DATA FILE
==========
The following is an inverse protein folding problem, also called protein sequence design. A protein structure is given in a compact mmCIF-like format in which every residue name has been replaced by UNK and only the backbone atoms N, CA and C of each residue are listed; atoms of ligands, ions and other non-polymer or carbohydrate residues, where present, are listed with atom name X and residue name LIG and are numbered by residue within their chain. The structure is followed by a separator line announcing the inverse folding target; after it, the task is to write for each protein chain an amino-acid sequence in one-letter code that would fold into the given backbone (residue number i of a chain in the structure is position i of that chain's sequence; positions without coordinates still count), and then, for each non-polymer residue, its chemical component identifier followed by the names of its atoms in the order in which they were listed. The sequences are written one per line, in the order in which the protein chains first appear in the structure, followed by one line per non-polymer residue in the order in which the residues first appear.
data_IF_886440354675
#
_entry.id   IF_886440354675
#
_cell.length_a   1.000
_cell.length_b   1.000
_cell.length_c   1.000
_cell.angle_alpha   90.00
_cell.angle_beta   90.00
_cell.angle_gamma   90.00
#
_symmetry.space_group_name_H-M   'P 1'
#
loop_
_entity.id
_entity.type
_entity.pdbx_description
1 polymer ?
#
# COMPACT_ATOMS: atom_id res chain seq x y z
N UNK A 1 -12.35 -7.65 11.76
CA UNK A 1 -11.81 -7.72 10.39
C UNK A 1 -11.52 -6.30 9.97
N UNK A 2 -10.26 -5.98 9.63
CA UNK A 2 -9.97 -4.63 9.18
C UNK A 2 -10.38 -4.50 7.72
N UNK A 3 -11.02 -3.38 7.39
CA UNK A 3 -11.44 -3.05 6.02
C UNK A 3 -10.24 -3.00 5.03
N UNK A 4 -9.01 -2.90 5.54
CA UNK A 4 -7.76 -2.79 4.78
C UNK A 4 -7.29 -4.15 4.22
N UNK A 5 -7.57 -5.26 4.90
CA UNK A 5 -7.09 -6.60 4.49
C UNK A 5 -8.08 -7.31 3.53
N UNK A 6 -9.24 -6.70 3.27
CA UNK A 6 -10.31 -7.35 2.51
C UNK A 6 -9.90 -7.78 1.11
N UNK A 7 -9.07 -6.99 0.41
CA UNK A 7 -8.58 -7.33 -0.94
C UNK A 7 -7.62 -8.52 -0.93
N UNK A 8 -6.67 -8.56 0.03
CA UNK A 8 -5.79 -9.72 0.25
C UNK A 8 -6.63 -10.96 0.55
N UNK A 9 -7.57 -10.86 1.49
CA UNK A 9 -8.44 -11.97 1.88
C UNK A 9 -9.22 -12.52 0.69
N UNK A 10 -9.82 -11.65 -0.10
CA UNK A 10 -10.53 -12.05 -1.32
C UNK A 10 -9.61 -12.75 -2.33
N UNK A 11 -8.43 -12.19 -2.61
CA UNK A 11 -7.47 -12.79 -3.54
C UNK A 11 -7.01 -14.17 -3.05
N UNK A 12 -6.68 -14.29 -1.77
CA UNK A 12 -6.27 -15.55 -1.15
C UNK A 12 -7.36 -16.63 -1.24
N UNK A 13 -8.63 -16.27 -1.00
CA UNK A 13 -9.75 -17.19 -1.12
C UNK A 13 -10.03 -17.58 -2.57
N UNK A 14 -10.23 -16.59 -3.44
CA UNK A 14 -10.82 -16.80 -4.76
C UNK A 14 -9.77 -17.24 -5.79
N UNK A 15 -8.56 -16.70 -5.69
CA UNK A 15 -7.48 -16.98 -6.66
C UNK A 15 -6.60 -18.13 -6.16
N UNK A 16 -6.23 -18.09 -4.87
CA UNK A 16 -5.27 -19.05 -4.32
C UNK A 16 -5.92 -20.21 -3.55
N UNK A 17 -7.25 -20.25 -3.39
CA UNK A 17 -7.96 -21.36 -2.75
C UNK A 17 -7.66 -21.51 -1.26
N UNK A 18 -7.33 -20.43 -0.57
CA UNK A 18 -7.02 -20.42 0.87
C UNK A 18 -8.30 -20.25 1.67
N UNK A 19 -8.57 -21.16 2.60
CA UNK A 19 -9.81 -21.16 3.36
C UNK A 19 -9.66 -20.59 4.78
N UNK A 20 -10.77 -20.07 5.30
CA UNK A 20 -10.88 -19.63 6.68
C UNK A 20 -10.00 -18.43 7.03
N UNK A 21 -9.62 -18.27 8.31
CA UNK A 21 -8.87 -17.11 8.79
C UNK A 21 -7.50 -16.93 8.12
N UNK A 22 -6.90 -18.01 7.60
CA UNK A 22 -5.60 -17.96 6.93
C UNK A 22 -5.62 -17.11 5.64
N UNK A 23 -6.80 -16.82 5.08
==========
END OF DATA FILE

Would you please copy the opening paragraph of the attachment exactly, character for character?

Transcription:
The following is an inverse protein folding problem, also called protein sequence design. A protein structure is given in a compact mmCIF-like format in which every residue name has been replaced by UNK and only the backbone atoms N, CA and C of each residue are listed; atoms of ligands, ions and other non-polymer or carbohydrate residues, where present, are listed with atom name X and residue name LIG and are numbered by residue within their chain. The structure is followed by a separator line announcing the inverse folding target; after it, the task is to write for each protein chain an amino-acid sequence in one-letter code that would fold into the given backbone (residue number i of a chain in the structure is position i of that chain's sequence; positions without coordinates still count), and then, for each non-polymer residue, its chemical component identifier followed by the names of its atoms in the order in which they were listed. The sequences are written one per line, in the order in which the protein chains first appear in the structure, followed by one line per non-polymer residue in the order in which the residues first appear.